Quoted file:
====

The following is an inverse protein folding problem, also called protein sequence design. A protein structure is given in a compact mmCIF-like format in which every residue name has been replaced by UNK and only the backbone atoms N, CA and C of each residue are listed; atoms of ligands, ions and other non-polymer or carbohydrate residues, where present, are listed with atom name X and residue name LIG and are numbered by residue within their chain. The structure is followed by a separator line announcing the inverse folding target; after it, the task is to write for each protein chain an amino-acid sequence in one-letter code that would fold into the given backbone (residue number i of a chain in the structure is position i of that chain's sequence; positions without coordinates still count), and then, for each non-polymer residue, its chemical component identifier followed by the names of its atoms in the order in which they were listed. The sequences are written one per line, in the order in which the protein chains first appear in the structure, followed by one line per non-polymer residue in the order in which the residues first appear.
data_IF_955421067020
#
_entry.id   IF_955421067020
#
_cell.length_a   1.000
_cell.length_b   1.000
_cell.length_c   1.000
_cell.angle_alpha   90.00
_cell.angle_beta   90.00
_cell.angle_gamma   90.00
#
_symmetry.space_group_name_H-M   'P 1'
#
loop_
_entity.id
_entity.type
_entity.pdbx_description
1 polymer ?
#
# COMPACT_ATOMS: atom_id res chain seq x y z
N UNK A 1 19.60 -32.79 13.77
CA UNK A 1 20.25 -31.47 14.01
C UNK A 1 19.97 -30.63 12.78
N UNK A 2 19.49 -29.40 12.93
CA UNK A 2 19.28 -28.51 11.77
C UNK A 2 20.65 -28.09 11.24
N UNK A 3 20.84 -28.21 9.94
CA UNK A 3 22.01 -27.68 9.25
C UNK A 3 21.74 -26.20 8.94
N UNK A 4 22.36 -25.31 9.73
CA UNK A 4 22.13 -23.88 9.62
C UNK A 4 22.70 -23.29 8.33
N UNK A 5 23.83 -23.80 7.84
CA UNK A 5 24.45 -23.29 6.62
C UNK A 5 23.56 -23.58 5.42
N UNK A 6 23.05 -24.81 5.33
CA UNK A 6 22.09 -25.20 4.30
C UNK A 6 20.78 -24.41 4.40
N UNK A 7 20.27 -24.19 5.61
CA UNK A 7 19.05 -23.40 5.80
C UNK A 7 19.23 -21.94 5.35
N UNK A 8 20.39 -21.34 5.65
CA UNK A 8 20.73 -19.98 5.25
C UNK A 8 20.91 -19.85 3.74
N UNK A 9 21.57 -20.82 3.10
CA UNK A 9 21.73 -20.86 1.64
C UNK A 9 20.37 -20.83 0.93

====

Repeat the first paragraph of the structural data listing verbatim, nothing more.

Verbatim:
The following is an inverse protein folding problem, also called protein sequence design. A protein structure is given in a compact mmCIF-like format in which every residue name has been replaced by UNK and only the backbone atoms N, CA and C of each residue are listed; atoms of ligands, ions and other non-polymer or carbohydrate residues, where present, are listed with atom name X and residue name LIG and are numbered by residue within their chain. The structure is followed by a separator line announcing the inverse folding target; after it, the task is to write for each protein chain an amino-acid sequence in one-letter code that would fold into the given backbone (residue number i of a chain in the structure is position i of that chain's sequence; positions without coordinates still count), and then, for each non-polymer residue, its chemical component identifier followed by the names of its atoms in the order in which they were listed. The sequences are written one per line, in the order in which the protein chains first appear in the structure, followed by one line per non-polymer residue in the order in which the residues first appear.